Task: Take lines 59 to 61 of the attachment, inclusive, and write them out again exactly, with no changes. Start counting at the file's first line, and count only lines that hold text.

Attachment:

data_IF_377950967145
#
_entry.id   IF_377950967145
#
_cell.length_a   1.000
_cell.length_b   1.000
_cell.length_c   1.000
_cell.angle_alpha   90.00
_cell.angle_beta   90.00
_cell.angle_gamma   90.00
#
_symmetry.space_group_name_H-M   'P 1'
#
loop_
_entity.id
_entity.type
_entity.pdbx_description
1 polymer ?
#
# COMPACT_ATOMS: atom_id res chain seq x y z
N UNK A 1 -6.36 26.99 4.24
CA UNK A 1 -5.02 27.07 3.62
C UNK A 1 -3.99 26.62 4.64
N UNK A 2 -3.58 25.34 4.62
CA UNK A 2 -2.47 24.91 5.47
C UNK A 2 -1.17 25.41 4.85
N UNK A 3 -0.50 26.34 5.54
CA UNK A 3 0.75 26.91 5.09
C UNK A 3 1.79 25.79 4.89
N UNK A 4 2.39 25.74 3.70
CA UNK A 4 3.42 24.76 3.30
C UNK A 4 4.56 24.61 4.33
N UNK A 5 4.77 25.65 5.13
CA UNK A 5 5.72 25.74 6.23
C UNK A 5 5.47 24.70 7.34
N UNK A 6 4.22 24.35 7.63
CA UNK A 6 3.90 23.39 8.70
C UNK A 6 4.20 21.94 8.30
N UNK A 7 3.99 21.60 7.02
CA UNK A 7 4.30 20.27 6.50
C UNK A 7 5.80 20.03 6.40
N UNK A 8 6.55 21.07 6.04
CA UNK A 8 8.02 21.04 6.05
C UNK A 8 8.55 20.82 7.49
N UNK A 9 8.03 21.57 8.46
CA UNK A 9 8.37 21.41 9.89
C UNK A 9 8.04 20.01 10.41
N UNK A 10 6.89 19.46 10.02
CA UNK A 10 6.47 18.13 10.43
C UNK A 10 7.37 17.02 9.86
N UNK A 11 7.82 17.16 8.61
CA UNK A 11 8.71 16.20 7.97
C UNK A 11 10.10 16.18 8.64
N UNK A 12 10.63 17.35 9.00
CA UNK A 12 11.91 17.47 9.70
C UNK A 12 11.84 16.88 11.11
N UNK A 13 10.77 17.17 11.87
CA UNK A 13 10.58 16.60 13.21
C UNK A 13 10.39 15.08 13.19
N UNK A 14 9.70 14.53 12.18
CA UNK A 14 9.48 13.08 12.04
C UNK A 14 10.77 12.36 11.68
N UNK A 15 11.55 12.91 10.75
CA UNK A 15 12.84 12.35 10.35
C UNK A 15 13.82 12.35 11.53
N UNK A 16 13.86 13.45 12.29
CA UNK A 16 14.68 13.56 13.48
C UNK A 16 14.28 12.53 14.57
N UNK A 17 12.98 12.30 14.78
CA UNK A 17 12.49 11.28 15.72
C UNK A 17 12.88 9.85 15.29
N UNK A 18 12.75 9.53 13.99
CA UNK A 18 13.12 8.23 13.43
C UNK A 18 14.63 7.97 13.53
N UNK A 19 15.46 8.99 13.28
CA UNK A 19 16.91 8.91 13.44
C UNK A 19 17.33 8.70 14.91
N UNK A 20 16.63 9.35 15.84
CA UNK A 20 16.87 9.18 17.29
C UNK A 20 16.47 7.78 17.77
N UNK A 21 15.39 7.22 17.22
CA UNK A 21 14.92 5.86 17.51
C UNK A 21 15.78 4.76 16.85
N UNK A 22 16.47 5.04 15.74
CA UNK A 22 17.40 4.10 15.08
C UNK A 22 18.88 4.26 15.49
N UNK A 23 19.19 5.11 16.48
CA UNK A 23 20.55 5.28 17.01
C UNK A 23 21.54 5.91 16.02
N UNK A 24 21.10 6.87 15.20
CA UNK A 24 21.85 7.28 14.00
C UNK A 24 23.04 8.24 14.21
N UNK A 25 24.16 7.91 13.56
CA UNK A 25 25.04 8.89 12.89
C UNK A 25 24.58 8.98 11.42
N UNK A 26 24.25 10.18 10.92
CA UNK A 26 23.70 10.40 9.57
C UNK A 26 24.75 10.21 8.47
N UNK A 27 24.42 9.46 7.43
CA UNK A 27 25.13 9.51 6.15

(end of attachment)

C UNK A 13 10.39 15.08 13.19
N UNK A 14 9.70 14.53 12.18
CA UNK A 14 9.48 13.08 12.04